d  __________ people go to Catalonia for their holidays.
e  Not __________ people are in favour of violence.
f  There isn't __________ insecticide left. We'd better go and buy some.
g  Have you brought __________ sugar? We need a lot!
h  __________ supporters think that he should resign from the team, as he isn't doing very well.
i  We need ten packets of chewing gum, and you've brought only five. There are __________ (of them).
j  If you haven't got enough quince jelly, you say that you have __________.
k  There's __________ bread in the bag. It's empty!
l  He was __________ admired by his comrades. (= His comrades admired him a lot.)
m  He was __________ aware of this fact. (= He knew about this fact very well.)
n  "How much coffee do we need?"
   "Not __________."
o  We're late for sure. You still haven't had a shower or made up. We've got __________ time left, so hurry up, please!
p  We have __________ petrol. (= We have run out.)
q  "Do you think __________ candidates will be turned down for the post?"
   "I don't think they'll turn __________ down. I reckon they'll employ most of them."
r  Only __________ us will get the job. (positive sense)
s  If they had drunk almost everything, they would have left __________.
t  She's got __________ clothes. She's extremely rich, and likes to dress well.
u  We've got __________ cottage by the lake. (= We have not got a cottage by the lake.)
v  We don't grow __________ vegetables; only enough for our personal consumption.
w  __________ talk was given to this matter. They should have gone straight to the point.
x  My nephew can't take any salt, so he puts __________ salt on his dishes.
y  I'm __________ tired because I haven't been able to sleep __________ at night lately.
z  She's not fit because she doesn't take __________ exercise. She should go jogging and cycling more often.

1  For more information about many and much used in comparative sentences, see unit 18, section 16; with too and so, unit 17; with how, unit 4, sections 9 and 10.
2  We could also have said What she had done for him impressed him. As you can see, "impressed" still retains a verbal function. Despite this, very is often found instead of (very) much when we expressed how we feel about something or someone. For this reason, very is possible in this sentence too, at least informally: She was very impressed by/with what she had done for him. Compare this sentence with the following, though: He was (very) much hated by/among(st) his men. In this case, it is impossible to say He was very hated by/among(st) his men, because "hated" does not tell us how we feel. In addition to this, it is regarded as a past participle, rather than an adjective.

   In the next sentence, very much is not correct: He was very exhausted, since "exhausted" is an adjective at the same level as "happy", that is to say it has completely lost its verbal force, and it is considered as a pure adjective.

   We can conclude by saying that past participles and adjectives that still retain their verbal functions are generally modified by (very) much, and not by very alone.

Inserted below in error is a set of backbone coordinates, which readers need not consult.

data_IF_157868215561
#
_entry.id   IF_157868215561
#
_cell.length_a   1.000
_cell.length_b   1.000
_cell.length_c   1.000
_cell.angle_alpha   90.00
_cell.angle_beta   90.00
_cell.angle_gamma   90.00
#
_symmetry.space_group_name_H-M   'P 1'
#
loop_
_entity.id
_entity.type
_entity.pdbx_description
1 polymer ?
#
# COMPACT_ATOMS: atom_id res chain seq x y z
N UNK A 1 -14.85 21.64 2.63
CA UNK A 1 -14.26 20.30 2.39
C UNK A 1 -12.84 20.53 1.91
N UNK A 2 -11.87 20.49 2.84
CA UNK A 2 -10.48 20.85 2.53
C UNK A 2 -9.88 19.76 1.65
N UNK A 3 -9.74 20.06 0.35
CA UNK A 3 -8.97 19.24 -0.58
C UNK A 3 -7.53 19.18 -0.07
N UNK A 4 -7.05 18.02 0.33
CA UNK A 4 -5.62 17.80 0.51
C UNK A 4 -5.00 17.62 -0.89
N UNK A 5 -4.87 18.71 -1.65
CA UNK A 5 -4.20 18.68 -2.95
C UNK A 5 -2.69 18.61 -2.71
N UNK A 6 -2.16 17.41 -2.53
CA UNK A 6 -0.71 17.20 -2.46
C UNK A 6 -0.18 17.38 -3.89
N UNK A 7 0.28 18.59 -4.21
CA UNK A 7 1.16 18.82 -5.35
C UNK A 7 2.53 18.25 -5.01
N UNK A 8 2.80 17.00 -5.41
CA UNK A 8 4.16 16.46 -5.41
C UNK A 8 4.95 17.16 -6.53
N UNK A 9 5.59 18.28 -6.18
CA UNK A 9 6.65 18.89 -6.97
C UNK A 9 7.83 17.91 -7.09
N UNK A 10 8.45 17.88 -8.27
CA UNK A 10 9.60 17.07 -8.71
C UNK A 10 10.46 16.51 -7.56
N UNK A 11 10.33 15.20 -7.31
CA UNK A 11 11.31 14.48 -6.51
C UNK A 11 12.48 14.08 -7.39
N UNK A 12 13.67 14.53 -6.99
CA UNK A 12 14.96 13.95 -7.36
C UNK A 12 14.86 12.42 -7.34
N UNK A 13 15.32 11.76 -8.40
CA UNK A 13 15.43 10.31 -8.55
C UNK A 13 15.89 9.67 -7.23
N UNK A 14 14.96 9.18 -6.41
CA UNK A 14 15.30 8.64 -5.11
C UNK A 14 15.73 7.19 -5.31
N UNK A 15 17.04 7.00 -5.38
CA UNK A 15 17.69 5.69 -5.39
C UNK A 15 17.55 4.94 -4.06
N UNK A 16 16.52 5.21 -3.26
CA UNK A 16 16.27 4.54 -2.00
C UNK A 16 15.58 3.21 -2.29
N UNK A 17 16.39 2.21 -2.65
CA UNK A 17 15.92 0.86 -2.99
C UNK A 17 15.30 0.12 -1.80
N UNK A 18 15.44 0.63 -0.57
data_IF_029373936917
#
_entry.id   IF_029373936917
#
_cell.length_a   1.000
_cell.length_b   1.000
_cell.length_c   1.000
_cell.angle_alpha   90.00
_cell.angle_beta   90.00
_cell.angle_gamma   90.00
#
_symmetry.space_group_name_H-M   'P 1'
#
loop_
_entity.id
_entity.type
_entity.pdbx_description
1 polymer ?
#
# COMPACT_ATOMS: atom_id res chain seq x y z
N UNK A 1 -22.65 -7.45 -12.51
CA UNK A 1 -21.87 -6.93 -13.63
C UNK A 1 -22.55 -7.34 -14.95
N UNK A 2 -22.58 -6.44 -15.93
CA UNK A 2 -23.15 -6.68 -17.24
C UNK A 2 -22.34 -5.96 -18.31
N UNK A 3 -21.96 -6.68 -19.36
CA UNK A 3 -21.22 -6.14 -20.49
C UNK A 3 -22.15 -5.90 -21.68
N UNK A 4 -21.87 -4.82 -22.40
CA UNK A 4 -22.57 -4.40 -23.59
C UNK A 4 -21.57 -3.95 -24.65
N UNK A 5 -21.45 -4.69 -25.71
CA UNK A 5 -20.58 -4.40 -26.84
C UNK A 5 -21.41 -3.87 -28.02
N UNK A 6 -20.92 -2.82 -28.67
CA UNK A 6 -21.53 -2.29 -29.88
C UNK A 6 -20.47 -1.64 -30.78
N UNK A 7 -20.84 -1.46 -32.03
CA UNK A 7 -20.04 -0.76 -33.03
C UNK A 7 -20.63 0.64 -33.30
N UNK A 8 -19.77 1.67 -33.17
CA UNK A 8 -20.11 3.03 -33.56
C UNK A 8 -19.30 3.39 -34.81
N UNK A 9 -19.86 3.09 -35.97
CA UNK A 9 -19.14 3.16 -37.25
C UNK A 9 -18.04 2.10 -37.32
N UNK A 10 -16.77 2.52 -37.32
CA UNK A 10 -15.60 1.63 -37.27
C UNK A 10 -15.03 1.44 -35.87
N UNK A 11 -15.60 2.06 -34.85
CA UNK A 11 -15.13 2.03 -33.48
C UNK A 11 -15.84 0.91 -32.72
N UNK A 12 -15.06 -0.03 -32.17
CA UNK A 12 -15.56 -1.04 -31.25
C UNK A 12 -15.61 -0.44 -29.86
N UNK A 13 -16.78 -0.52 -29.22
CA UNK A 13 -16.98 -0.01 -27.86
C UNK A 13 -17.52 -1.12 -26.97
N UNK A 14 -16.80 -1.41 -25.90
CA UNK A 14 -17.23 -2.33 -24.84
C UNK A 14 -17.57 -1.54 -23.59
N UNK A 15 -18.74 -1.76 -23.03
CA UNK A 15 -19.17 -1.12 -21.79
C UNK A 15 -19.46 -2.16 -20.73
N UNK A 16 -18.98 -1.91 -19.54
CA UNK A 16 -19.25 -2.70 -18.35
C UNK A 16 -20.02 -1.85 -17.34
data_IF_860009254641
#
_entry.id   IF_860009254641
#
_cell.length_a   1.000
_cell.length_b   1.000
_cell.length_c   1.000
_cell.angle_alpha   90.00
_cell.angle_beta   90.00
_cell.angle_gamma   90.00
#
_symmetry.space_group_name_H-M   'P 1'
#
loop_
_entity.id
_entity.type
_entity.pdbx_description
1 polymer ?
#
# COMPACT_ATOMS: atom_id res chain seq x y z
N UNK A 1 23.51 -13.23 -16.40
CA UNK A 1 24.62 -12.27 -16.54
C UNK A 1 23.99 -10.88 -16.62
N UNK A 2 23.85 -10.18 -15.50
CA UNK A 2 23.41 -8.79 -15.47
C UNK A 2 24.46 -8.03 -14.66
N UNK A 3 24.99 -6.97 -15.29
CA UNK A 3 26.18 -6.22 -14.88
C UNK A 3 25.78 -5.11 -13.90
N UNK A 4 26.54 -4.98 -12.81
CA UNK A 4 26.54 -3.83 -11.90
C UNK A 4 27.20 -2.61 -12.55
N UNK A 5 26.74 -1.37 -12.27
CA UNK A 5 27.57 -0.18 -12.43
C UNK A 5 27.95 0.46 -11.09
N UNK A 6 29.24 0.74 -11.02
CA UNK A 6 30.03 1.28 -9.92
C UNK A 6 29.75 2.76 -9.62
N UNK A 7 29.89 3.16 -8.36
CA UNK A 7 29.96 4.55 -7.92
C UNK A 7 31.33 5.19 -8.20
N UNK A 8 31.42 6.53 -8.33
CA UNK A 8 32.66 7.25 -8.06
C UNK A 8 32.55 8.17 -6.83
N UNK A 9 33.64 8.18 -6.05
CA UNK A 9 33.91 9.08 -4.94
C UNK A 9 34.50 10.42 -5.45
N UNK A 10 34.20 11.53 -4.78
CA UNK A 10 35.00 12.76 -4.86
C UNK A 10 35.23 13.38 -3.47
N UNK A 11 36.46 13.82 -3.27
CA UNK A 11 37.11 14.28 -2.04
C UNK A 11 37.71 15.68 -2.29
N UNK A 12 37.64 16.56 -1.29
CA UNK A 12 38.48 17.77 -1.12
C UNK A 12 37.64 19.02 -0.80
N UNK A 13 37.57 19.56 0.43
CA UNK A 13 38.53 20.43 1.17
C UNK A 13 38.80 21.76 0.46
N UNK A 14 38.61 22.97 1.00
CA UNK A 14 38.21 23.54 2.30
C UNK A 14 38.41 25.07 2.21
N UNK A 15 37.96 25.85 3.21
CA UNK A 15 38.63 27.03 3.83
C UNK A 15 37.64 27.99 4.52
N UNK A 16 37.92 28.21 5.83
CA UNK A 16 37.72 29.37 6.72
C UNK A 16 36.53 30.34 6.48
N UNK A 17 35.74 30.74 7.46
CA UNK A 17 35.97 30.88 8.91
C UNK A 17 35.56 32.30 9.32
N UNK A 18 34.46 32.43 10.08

3  Compare these two sentences:
     He didn't say much.
     He didn't say very much.

   The first sentence suggests that he did not give us enough information. The second, that he did not used many words in his speech. Note that He said much is incorrect, but He said very much is correct. In sentences like these, much is only possible in the negative and in the interrogative:
     You didn't eat much.
     Did you eat much?

   In the affirmative, we must use very much: You ate very much.
4  Note also: They paid me very little. Very little is an adverb here. The opposite of very little is very much. See the previous section.
5  It can also mean not a/one: There is no garage in the house. (= There is not a garage in the house.) For more details about no, see unit 14, section 18.

Author: Miquel Molina i Diez

Pages: 1 and the key

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1  Negative and interrogative sentences (Page 2 and the key)

2  Short answers (Page 2 and the key)

3  Question tags (Page 2 and the key)

4  Questions and exclamations (Page 2 and the key)

5  So, neither, nor, either (the key)

6  Be, used to, would, be/get/become used to, dare, have, get, become, grow, go, turn, fall and feel (Page 2 and the key)

7  Verb tenses: forms (Page 2 and the key)

8  Irregular verbs

9  Verb tenses: uses (Page 2, Page 3, Page 4, Page 5 and the key)

10 Personal pronouns, possessives and reflexive pronouns (Page 2 and the key)

11 The genitive case (the key)

12 Singular and plural nouns (Page 2 and the key)

13 Gender (the key)

14 A, an, some, any, no, not, none, each, every and the; compounds of some, any, no and every (Page 2, Page 3 and the key)

15 Neither, not...either, none, not...any, both and all (the key)

16 A few, few, a lot, lots, a little, little, many, much, no and plenty (the key)

17 Enough, too, so and such (the key)

18 Comparative and superlative sentences (Page 2 and the key)

19 Adjective order (the key)

20 Relative clauses (Page 2 and the key)

21 Do and make (the key)

22 Modal verbs (Page 2, Page 3 and the key)

23 Infinitives, gerunds and present participles (Page 2 and the key)

24 Conditional sentences (Page 2 and the key)

25 Passive sentences (the key)

26 Reported speech (Page 2 and the key)

27 Purpose (the key)

28 Word order (the key)

29 Inversion (the key)

30 Connectors (Page 2 and the key)

31 Prepositions (Page 2, Page 3 and the key)

32 Phrasal verbs (the key)